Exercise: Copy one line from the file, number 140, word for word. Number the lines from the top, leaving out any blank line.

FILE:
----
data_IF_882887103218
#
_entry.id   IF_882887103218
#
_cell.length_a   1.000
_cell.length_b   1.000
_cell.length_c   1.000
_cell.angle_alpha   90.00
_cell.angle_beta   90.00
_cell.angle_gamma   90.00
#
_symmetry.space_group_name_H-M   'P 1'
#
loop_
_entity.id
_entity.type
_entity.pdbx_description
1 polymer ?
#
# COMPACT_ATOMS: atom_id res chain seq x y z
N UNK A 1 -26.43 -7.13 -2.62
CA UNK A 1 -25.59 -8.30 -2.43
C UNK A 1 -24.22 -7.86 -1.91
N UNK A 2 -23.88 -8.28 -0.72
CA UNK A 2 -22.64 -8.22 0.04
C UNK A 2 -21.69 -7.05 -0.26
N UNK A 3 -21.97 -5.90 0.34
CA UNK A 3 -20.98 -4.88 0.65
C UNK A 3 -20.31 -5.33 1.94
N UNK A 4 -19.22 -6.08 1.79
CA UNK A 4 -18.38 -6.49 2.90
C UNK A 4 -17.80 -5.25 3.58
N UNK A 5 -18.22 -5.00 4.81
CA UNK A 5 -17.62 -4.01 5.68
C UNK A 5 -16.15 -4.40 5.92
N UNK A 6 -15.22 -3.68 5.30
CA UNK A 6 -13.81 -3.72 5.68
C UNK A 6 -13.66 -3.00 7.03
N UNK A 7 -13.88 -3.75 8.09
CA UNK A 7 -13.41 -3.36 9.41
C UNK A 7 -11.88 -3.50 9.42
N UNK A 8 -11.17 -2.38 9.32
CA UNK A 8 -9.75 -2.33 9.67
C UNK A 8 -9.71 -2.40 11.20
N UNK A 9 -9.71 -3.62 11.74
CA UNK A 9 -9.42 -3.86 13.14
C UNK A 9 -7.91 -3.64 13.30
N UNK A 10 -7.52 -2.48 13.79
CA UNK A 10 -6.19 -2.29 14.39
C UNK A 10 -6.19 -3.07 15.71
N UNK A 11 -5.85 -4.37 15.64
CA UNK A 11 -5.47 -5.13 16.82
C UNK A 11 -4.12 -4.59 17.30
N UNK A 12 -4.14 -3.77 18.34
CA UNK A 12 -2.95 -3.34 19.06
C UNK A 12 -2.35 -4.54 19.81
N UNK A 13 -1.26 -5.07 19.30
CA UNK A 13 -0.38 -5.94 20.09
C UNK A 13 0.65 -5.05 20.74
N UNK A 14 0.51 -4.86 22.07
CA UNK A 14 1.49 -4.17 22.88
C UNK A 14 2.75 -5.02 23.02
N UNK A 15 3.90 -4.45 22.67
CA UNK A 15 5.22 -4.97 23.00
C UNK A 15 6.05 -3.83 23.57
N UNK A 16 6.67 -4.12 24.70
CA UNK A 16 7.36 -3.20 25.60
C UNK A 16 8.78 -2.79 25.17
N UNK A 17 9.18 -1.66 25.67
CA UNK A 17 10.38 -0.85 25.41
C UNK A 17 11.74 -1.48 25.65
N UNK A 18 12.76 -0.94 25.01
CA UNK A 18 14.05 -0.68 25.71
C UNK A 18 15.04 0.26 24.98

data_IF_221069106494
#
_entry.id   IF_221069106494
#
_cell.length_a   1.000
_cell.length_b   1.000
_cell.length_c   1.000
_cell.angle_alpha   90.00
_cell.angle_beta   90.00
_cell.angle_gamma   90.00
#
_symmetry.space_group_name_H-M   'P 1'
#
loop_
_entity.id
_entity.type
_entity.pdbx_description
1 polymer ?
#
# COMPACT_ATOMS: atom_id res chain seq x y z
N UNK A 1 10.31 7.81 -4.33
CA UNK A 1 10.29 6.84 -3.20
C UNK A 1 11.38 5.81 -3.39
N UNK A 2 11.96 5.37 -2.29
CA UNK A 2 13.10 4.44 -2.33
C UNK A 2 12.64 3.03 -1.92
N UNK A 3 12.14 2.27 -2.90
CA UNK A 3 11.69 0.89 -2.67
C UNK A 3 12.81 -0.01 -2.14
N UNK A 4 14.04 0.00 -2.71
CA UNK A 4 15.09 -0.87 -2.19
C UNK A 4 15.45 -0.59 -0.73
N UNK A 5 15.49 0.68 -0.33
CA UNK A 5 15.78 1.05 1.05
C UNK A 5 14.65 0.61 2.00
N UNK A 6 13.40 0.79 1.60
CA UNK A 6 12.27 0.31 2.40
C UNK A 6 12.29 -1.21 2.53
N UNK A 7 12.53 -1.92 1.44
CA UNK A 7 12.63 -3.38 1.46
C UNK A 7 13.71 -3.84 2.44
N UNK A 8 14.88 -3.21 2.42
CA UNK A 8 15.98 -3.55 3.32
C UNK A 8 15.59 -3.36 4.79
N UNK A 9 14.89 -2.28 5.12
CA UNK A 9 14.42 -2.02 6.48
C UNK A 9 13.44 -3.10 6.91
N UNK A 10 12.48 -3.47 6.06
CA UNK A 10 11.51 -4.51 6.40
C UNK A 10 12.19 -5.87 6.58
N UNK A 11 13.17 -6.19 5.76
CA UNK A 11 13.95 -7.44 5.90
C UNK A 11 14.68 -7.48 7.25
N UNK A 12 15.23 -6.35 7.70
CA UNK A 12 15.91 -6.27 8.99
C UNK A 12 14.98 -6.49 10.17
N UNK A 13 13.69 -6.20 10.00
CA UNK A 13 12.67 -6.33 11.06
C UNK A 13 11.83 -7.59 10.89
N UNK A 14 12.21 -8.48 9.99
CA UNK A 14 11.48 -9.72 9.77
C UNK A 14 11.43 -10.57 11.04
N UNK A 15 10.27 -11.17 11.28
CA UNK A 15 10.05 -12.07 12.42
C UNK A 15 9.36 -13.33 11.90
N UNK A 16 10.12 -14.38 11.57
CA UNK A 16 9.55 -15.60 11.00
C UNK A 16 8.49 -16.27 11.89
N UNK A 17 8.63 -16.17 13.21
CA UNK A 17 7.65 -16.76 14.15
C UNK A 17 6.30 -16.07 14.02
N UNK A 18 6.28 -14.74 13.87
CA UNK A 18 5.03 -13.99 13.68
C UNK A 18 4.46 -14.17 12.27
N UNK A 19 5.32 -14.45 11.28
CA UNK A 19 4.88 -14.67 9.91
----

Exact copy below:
N UNK A 16 10.12 -14.38 11.57